It’s definitely been a winding road with plenty of ups and downs – I struggled for years before Keith gave me a way into the industry. I never seemed to be in the right place at the right time – I didn’t know how to get a foot in the door. I am eternally grateful to him for making that possible. I do know that the training and skill set I developed at NCSA put me in a position to meet and exceed expectations and that propelled me forward. I do still struggle with how to move to the next level. I want to take on design jobs of my own but this business is a lot about selling yourself and I have never been great at self-promotion – but I feel like the right opportunity will come around when I’m ready. In the meantime, I continue to work with seasoned talented designers and absorb as much as I can from every job. The travel is also a blessing and a curse – on the one hand, I’ve seen some truly amazing places – filmed sunrise on the top of a pyramid in Mexico, spent a week watching midnight sunsets on a boat in the fjords in Norway – and unlike a vacation, I get to immerse myself in all these places for months BUT it makes it difficult to maintain relationships or ever really feel a sense of home – life on the road can be very lonely but also full of adventure and discovery. I keep an apartment in LA but I rarely see it – it mostly for my cat (she’s not fond of the travel) And this job requires a LOT of energy – hours can be long, plans can change at a moments notice – it can be exhausting – but I love it and I can’t imagine doing anything else.

Can you tell our readers more about what you do and what you think sets you apart from others?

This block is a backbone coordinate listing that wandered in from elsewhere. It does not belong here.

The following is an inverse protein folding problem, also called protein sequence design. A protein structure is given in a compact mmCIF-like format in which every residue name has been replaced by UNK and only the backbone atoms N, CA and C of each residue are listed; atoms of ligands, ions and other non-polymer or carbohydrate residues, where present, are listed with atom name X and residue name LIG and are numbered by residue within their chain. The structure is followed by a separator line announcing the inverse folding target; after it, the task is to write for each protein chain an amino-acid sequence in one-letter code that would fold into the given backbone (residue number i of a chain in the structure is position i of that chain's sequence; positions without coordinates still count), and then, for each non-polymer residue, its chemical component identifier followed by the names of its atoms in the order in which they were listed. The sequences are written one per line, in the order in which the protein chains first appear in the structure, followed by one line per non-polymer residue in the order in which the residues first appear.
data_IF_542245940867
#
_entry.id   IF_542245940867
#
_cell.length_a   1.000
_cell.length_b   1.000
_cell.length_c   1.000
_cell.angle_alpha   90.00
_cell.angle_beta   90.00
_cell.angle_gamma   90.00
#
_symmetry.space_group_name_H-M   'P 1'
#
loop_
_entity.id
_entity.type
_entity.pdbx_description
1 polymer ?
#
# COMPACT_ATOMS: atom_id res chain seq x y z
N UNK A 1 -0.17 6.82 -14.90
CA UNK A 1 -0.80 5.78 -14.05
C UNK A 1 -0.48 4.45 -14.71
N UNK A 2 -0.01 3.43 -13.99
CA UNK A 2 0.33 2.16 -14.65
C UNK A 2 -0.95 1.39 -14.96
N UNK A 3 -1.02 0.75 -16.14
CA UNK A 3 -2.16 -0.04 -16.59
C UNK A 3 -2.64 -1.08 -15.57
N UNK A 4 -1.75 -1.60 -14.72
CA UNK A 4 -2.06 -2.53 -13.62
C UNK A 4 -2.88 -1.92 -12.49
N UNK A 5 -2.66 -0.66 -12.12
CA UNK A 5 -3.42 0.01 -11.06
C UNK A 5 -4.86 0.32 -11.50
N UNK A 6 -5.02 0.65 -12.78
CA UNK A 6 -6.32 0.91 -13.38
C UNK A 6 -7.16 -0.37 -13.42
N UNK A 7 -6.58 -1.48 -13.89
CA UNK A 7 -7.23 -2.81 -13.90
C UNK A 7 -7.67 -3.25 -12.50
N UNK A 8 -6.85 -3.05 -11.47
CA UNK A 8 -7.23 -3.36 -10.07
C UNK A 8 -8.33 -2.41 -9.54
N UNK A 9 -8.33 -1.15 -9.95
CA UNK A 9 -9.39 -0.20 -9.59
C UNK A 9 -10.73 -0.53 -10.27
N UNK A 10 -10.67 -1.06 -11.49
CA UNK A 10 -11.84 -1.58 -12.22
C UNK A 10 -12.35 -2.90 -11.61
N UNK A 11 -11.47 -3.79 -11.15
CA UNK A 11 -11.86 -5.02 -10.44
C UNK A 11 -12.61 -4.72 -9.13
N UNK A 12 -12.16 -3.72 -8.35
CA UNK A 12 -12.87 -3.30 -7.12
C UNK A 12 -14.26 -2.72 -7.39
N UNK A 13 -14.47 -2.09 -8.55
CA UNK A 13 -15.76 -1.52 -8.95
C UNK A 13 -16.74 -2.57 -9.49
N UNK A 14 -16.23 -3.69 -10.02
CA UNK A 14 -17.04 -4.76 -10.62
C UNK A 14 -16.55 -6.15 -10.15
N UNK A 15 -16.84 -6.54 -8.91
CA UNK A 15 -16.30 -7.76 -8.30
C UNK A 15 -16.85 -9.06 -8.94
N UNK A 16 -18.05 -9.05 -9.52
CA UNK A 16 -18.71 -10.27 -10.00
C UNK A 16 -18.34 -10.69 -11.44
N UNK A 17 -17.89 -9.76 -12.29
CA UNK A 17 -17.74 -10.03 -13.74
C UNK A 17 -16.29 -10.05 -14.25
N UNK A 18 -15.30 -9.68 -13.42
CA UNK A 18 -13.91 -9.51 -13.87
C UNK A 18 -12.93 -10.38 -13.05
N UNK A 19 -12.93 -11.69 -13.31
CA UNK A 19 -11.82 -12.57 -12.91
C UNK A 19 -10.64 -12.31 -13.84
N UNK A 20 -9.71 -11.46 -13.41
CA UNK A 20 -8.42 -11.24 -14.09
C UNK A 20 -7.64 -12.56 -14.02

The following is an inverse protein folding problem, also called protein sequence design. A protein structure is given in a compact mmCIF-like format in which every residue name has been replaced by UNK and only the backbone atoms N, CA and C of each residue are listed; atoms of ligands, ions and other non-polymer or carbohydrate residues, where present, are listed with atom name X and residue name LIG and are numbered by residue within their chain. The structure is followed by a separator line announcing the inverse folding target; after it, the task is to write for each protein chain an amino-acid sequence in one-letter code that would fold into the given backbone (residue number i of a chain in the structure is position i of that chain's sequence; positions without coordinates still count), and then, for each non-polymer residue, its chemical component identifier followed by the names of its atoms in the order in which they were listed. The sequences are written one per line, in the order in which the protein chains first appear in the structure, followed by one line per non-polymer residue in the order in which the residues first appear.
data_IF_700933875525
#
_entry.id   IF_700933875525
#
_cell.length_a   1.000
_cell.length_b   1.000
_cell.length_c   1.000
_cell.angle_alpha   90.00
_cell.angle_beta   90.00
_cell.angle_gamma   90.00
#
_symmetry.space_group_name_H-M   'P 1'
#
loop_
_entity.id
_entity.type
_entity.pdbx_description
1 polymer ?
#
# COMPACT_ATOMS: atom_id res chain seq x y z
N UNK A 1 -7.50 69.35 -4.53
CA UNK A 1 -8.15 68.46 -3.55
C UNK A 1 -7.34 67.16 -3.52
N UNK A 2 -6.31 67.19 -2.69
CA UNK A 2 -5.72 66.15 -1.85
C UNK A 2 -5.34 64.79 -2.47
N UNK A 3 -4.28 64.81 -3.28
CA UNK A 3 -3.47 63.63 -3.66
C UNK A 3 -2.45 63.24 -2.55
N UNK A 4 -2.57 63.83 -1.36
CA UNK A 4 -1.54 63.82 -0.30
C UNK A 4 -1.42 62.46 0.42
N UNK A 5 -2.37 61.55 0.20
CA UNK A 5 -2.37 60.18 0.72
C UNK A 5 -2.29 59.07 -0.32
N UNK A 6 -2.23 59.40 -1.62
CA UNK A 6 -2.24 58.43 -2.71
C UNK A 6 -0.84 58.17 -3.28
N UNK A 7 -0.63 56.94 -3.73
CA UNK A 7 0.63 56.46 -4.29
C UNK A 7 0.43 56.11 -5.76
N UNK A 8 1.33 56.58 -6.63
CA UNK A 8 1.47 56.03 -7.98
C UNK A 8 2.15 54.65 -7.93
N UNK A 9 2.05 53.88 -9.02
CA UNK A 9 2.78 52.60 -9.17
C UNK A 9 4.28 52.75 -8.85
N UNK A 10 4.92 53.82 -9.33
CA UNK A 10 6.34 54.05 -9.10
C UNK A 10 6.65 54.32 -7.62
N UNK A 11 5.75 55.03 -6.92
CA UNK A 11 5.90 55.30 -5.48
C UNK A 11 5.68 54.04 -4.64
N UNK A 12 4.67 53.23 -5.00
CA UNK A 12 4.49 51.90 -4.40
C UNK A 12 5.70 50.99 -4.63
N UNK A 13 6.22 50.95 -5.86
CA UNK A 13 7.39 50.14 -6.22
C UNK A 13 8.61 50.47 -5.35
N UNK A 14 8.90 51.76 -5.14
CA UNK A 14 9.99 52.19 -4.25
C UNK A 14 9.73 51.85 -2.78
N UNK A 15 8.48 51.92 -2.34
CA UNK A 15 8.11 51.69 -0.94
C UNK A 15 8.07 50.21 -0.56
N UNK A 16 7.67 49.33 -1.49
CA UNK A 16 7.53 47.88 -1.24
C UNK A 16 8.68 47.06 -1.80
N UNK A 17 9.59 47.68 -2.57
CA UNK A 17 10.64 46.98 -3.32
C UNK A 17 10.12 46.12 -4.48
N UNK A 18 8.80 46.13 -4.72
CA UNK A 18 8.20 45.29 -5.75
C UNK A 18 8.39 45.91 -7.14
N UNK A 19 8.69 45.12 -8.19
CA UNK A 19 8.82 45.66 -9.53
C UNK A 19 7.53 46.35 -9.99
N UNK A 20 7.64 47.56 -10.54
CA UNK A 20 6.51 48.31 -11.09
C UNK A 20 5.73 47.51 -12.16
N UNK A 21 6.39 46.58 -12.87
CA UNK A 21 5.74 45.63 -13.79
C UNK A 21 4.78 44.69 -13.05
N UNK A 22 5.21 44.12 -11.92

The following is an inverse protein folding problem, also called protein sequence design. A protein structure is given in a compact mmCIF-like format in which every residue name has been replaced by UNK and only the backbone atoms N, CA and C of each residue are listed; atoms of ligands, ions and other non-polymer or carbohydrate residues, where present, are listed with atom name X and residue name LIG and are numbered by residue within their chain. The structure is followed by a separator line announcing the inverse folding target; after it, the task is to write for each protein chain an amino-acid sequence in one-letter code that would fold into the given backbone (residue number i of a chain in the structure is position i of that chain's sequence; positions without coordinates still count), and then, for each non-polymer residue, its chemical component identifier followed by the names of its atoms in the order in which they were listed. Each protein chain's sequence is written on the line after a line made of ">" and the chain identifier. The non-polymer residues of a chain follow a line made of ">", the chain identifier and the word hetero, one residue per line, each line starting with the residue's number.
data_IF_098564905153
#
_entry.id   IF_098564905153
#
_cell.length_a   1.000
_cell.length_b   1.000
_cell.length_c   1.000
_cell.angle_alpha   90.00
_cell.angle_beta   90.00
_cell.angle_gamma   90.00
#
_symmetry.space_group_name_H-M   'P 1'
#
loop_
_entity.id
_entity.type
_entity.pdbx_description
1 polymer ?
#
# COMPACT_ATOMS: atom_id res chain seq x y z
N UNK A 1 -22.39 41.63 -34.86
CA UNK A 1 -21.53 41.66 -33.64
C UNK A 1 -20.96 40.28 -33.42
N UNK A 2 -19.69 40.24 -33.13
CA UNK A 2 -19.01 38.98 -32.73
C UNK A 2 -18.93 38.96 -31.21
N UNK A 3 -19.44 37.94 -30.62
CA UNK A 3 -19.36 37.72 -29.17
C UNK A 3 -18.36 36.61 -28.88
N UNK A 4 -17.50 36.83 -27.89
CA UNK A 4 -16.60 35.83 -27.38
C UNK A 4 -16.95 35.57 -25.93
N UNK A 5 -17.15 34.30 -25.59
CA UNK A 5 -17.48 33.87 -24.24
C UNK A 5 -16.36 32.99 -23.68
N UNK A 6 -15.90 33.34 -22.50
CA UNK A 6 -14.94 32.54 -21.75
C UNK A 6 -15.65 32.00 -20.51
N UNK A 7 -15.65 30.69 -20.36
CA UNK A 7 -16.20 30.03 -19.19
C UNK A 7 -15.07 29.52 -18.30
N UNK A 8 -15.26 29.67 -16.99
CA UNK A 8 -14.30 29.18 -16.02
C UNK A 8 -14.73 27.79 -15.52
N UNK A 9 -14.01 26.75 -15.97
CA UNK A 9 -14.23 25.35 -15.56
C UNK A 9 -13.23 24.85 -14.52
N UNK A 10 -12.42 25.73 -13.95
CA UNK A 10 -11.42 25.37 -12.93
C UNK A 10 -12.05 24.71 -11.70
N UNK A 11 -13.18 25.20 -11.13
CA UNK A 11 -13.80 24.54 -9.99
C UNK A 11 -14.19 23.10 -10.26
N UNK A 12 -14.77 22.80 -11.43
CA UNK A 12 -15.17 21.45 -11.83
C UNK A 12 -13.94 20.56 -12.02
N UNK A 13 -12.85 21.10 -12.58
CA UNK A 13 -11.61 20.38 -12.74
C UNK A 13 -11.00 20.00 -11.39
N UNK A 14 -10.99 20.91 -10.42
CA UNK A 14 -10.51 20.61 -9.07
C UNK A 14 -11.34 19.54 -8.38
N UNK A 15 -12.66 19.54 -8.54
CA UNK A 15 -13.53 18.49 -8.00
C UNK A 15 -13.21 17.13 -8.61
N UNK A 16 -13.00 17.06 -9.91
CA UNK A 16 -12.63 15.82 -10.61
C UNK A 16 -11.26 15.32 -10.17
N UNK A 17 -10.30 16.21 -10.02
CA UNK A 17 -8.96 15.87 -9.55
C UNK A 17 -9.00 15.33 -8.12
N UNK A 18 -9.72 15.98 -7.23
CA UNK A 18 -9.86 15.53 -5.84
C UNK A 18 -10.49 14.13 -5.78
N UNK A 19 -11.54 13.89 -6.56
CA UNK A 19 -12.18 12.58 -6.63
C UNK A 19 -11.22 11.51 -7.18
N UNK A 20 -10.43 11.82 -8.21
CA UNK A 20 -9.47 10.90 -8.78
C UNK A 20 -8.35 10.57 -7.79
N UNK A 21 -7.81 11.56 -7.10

I have worked primarily as an ACD (assistant costume designer). One of the things I love most about my job is I never have the same day twice. Every job is different and every designer has a different set of needs and expectations. Sometimes I’m shopping and pulling for principal characters and helping create their looks – sometimes I’m managing the builds and seeing the costumes through all the various stages from the fitting to the camera – sometimes I’m jumping into background or stunts – handling the elements the Costume designer doesn’t have the time to manage while maintaining their vision. I do think that I am very good at jumping into challenging or foreign environments and finding the resources to get our job done right -I’m a very good explorer and I will comb a foreign city where I don’t speak the language to find the resources we take for granted in LA. I spent hours combing chaotic flea markets in Morocco to find enough military castoffs to dress 100’s of Taliban backgrounds. I’ve had a very last minute tuxedo made overnight in Hong Kong.

I found ways around MAJOR customs roadblocks in Hungary to get a pant (in multiples of 10) requested by an actor two days before he worked. I’ve jumped in to paint multiple bloody tee shirts for pivotal scenes (twice!). I found a basement full of unused 1980’s suits in London when we couldn’t find them in the rental house. Funny – as shy as I am about promoting myself, I am such a bold explorer when I’m tasked with finding anything in a foreign land. I have a lot of favorite jobs for different reasons but if I had to pick a top three, I’d say “the Romanoffs” for Amazon – we filmed every episode in a different country and got to play in multiple periods, “Nebraska” which we filmed with a tiny crew in the middle of nowhere and was so immersive and hands on, and “Bladerunner 2049” because, Bladerunner. I just finished “Spiderman: No way home” back in Atlanta and I was in charge of the background world – I had my own team and the designer (Sanja Hays) allowed me and trusted me to design that world – we pre-fit every single person and we had so much fun creating 100’s of unique characters. Thanks to my education I have a broad skill set – I can sew and tailor and distress and dye – I have a good knowledge of costume history that I broaden with every period project I’ve taken on.

So, before we go, how can our readers or others connect or collaborate with you? How can they support you?
Reach out! All my contact info is here – I generally do union projects but I would welcome any director looking for a resourceful, eager and seasoned to designer to collaborate on indie project.